They could clearly hear machine-gun fire now, interspersed with occasional more powerful explosions. The fortified line to the north sealing off this area from Stalingrad was not that far away. Near the bridge there was clear water, but in the distance they could see broken floes of matt-grey ice. Flat meadows and sparse scrubland surrounded the river at this point.
 
The Don! Breuer couldn’t help but recall the day he’d crossed it for the first time. It had been at the end of July, far to the south of here. The sun was blazing down, and thick clouds of dust were being kicked up on the roads along which the army was advancing, turning foliage and grass, vehicles and men alike a yellowish brown. Back then he’d still been a company commander in a motorized infantry division. In a rapid thrust, the unit had forced its way across the river at the wine-growing village of Zymlyanskaya. A brief rest stop there had given the sweat-caked, dust-covered troops an opportunity to take a dip in the fast-flowing waters of the river, which lay there peacefully before them like some sleeping giant from mythology. The Cossacks called it the ‘quiet’ Don. Certainly, an aura of silence and secrecy lay over the wooded banks there, and over the vineyards and the shabby wooden shacks poking up here and there out of the verdant landscape. Even the dead Russian pilot lying prone, with one waxen hand pointing skyward, on a shining sandbank midstream, next to the wreckage of his plane (half of which had already been carried away by the wind), couldn’t disturb the peace of the scene. But the strong current, against which the swimming soldiers could make no headway, hinted at the restrained power that lay dormant in this giant.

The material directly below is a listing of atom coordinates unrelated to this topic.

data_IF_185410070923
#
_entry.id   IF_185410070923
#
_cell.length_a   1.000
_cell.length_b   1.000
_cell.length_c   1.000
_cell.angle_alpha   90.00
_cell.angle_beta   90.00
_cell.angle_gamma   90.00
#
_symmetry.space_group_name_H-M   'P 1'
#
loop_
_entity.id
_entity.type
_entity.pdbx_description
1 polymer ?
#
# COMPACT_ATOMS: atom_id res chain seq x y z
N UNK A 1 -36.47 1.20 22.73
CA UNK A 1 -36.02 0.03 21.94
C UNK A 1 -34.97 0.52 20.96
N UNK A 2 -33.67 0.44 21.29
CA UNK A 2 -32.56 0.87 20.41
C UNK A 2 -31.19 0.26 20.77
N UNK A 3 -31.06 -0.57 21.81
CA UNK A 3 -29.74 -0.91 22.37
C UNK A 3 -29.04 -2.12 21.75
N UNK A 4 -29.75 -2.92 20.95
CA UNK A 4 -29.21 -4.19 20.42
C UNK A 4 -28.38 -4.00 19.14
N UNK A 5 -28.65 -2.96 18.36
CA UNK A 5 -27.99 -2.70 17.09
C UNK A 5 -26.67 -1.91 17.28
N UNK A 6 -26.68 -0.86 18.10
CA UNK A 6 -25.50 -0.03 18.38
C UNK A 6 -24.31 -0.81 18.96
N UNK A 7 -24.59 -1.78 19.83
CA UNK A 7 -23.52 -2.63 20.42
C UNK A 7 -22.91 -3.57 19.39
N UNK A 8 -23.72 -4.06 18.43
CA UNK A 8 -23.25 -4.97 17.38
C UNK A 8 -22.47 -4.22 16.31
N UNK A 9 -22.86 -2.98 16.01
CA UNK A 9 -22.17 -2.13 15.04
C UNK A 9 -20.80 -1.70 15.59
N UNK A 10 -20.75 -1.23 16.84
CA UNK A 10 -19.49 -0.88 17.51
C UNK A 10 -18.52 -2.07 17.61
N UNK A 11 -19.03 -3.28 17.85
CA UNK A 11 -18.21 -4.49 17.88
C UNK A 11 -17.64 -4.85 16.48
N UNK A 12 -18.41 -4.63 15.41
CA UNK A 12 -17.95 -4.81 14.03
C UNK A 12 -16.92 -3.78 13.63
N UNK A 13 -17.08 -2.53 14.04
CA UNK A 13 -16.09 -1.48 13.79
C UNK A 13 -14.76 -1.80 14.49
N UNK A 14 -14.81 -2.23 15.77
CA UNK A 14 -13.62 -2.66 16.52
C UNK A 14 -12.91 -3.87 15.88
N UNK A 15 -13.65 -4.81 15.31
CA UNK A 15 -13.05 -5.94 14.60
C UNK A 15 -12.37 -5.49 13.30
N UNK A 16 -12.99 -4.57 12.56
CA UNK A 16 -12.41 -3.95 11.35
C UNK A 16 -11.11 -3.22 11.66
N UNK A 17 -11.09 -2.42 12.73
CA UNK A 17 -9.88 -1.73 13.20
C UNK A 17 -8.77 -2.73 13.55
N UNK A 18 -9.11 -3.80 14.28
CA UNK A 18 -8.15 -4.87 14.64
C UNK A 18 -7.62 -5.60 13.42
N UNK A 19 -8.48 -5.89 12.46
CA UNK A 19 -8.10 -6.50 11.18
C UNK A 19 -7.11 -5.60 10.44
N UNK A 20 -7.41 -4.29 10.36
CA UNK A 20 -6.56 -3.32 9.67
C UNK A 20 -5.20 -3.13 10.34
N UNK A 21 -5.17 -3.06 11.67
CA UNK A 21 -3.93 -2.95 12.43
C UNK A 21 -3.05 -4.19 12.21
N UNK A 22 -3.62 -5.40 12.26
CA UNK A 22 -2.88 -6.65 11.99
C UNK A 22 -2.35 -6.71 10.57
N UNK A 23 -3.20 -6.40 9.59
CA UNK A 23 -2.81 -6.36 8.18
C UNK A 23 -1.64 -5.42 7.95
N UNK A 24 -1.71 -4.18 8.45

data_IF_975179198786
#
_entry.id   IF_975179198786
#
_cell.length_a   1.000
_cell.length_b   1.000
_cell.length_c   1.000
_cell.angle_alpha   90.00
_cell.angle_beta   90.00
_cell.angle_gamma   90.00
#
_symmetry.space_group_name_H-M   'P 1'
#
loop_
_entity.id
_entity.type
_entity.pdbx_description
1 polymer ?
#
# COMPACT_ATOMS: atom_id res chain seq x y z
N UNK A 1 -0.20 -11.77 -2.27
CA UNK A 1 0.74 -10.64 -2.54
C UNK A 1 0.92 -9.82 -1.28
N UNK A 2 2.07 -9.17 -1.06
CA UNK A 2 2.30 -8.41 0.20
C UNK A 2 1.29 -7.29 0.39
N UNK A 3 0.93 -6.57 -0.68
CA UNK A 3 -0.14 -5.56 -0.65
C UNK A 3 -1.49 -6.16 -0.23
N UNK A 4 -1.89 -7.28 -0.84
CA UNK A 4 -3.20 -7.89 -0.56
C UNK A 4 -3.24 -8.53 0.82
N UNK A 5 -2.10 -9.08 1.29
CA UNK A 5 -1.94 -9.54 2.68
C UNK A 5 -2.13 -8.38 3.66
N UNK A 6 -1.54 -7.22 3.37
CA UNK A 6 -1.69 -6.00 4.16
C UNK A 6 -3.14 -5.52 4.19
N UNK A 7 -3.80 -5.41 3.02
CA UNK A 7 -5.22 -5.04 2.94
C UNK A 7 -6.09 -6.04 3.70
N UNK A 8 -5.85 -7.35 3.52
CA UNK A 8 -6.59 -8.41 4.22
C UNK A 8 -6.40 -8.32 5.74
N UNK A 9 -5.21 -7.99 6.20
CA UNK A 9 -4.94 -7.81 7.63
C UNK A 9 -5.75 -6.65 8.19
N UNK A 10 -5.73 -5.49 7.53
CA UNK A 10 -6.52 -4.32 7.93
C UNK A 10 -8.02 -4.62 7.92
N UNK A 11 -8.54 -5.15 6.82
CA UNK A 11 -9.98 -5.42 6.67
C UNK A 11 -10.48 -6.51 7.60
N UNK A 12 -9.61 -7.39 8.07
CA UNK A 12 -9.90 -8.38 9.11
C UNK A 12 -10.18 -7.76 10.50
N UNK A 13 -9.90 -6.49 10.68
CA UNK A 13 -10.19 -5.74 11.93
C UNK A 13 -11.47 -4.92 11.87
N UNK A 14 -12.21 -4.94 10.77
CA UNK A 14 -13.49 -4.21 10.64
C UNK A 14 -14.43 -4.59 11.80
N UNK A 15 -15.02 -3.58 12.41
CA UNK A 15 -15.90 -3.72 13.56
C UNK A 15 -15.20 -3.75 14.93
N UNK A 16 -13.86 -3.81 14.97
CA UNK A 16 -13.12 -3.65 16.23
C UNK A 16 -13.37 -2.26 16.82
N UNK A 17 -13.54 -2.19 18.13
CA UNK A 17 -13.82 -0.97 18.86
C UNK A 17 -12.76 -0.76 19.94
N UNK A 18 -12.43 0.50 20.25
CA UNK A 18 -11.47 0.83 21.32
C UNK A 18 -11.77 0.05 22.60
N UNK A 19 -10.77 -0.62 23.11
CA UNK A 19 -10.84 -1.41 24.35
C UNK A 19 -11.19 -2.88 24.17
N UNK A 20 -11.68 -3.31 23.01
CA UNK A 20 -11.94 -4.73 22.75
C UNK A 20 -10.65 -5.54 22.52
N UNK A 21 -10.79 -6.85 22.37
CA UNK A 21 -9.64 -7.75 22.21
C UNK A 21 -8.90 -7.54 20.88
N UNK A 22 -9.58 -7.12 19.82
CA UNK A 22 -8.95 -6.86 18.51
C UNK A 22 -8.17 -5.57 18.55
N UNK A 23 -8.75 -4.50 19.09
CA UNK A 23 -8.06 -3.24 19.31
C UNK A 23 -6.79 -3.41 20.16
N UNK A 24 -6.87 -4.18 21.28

A few days later, all the hopes they had nurtured of pushing on to the Caucasus and seeing the palm groves on the shores of the Black Sea had run into the sand. The division was ordered to swing northeast, and that was when Breuer heard for the first time the name that to him had an uneasy, ominous ring about it right from the start – Stalingrad. There ensued a rapid march across the desolate Kalmyk steppe, whose fine-grained sand penetrated every crack and joint and destroyed the engines of vehicles, followed by a series of expensive and fruitless battles in the south, until they finally managed to execute a flanking manoeuvre and enter the city from the west. And that was just the beginning! There followed intense street battles, in which possession of every house, every cellar, every wall and every heap of rubble was bitterly contested, hand-to-hand fighting that cost the lives of untold numbers and caused the German divisions to melt away like April snow in the sun. Throughout the whole course of the war, there had never been anything like it. And even though three months had passed, this struggle was still going on…
 
But for him, at least, it was all over now. With a feeling of quiet elation, he took in the view of the hilly landscape with its copses and villages, a sight he had not seen for so long. It was like emerging from a nightmare. And now the Don was behind him. He would not be crossing it for a third time. Next spring, once the division was refreshed and rested and had entered the fray once more, the battle for Stalingrad would be decided once and for all.
Breakout at Stalingrad is available now in hardback and ebook